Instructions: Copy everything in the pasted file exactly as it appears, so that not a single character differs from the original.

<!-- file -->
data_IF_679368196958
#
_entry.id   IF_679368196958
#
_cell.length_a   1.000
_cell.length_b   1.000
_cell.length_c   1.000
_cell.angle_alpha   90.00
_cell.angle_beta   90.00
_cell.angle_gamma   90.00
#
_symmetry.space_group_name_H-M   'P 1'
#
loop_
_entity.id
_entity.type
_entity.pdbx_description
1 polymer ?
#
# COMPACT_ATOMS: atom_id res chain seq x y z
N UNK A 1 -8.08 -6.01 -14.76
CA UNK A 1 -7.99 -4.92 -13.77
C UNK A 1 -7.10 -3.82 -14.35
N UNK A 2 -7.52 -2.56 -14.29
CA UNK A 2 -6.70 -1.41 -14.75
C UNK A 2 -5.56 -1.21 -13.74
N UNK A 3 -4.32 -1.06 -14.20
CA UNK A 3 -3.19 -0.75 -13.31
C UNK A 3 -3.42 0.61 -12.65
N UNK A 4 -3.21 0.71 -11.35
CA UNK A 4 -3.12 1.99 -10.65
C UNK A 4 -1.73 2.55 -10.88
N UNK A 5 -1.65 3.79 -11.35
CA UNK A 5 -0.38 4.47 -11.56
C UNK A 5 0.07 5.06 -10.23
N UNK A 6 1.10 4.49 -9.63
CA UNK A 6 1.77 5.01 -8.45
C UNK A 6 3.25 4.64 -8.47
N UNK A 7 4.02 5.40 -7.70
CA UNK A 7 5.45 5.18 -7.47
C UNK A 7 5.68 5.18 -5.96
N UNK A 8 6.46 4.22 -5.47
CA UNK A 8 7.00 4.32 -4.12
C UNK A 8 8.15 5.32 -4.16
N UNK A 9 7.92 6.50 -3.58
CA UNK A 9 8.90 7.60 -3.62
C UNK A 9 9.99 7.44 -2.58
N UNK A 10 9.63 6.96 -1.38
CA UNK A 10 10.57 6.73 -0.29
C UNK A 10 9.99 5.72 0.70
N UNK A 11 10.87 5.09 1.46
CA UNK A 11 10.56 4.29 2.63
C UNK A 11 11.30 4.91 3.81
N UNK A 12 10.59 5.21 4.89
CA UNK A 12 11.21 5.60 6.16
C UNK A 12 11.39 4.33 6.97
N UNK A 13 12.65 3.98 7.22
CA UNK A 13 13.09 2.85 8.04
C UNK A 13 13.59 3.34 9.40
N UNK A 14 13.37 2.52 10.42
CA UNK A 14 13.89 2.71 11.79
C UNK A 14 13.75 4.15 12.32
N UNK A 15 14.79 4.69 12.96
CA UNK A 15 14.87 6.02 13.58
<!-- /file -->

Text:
data_IF_679368196958
#
_entry.id   IF_679368196958
#
_cell.length_a   1.000
_cell.length_b   1.000
_cell.length_c   1.000
_cell.angle_alpha   90.00
_cell.angle_beta   90.00
_cell.angle_gamma   90.00
#
_symmetry.space_group_name_H-M   'P 1'
#
loop_
_entity.id
_entity.type
_entity.pdbx_description
1 polymer ?
#
# COMPACT_ATOMS: atom_id res chain seq x y z
N UNK A 1 -8.08 -6.01 -14.76
CA UNK A 1 -7.99 -4.92 -13.77
C UNK A 1 -7.10 -3.82 -14.35
N UNK A 2 -7.52 -2.56 -14.29
CA UNK A 2 -6.70 -1.41 -14.75
C UNK A 2 -5.56 -1.21 -13.74
N UNK A 3 -4.32 -1.06 -14.20
CA UNK A 3 -3.19 -0.75 -13.31
C UNK A 3 -3.42 0.61 -12.65
N UNK A 4 -3.21 0.71 -11.35
CA UNK A 4 -3.12 1.99 -10.65
C UNK A 4 -1.73 2.55 -10.88
N UNK A 5 -1.65 3.79 -11.35
CA UNK A 5 -0.38 4.47 -11.56
C UNK A 5 0.07 5.06 -10.23
N UNK A 6 1.10 4.49 -9.63
CA UNK A 6 1.77 5.01 -8.45
C UNK A 6 3.25 4.64 -8.47
N UNK A 7 4.02 5.40 -7.70
CA UNK A 7 5.45 5.18 -7.47
C UNK A 7 5.68 5.18 -5.96
N UNK A 8 6.46 4.22 -5.47
CA UNK A 8 7.00 4.32 -4.12
C UNK A 8 8.15 5.32 -4.16
N UNK A 9 7.92 6.50 -3.58
CA UNK A 9 8.90 7.60 -3.62
C UNK A 9 9.99 7.44 -2.58
N UNK A 10 9.63 6.96 -1.38
CA UNK A 10 10.57 6.73 -0.29
C UNK A 10 9.99 5.72 0.70
N UNK A 11 10.87 5.09 1.46
CA UNK A 11 10.56 4.29 2.63
C UNK A 11 11.30 4.91 3.81
N UNK A 12 10.59 5.21 4.89
CA UNK A 12 11.21 5.60 6.16
C UNK A 12 11.39 4.33 6.97
N UNK A 13 12.65 3.98 7.22
CA UNK A 13 13.09 2.85 8.04
C UNK A 13 13.59 3.34 9.40
N UNK A 14 13.37 2.52 10.42
CA UNK A 14 13.89 2.71 11.79
C UNK A 14 13.75 4.15 12.32
N UNK A 15 14.79 4.69 12.96
CA UNK A 15 14.87 6.02 13.58